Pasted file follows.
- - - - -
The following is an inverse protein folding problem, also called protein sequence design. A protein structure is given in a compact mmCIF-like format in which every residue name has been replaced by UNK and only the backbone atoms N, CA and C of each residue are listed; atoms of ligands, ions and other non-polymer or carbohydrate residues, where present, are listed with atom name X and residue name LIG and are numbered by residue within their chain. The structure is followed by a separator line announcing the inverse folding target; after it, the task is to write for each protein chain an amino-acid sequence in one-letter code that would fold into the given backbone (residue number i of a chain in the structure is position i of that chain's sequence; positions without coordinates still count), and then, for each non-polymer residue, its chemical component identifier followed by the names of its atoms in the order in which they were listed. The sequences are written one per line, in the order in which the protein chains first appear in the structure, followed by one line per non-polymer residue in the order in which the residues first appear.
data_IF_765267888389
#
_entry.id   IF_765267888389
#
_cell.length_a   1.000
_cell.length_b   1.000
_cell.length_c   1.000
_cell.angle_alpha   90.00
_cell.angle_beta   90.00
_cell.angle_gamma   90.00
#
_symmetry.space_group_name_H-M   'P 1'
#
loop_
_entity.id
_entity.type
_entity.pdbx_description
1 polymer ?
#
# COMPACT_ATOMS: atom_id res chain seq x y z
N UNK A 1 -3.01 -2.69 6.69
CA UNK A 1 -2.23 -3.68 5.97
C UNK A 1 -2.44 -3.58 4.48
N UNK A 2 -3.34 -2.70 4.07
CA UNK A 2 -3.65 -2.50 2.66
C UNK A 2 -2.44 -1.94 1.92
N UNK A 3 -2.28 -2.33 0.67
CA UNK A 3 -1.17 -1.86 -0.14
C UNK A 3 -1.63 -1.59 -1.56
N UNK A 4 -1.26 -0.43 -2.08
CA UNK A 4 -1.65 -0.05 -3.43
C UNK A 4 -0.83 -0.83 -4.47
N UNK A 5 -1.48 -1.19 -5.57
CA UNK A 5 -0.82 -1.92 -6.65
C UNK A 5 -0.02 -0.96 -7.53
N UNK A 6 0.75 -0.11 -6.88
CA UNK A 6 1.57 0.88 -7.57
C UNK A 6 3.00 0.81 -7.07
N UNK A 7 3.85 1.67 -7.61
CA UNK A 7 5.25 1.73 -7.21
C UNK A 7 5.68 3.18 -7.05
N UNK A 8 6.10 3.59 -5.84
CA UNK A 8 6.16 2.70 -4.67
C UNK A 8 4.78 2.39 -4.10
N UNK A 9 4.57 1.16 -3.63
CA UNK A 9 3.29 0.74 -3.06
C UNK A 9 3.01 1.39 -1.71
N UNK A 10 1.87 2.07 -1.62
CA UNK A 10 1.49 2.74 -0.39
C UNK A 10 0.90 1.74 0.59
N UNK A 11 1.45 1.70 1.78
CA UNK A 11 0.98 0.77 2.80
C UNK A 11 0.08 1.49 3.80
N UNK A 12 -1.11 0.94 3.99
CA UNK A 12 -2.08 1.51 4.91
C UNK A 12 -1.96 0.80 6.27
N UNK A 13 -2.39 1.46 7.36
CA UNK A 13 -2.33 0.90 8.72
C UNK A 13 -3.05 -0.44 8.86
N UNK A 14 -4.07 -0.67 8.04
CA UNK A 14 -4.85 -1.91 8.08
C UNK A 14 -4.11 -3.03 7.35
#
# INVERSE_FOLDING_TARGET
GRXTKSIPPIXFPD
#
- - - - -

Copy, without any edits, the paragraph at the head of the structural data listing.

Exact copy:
The following is an inverse protein folding problem, also called protein sequence design. A protein structure is given in a compact mmCIF-like format in which every residue name has been replaced by UNK and only the backbone atoms N, CA and C of each residue are listed; atoms of ligands, ions and other non-polymer or carbohydrate residues, where present, are listed with atom name X and residue name LIG and are numbered by residue within their chain. The structure is followed by a separator line announcing the inverse folding target; after it, the task is to write for each protein chain an amino-acid sequence in one-letter code that would fold into the given backbone (residue number i of a chain in the structure is position i of that chain's sequence; positions without coordinates still count), and then, for each non-polymer residue, its chemical component identifier followed by the names of its atoms in the order in which they were listed. The sequences are written one per line, in the order in which the protein chains first appear in the structure, followed by one line per non-polymer residue in the order in which the residues first appear.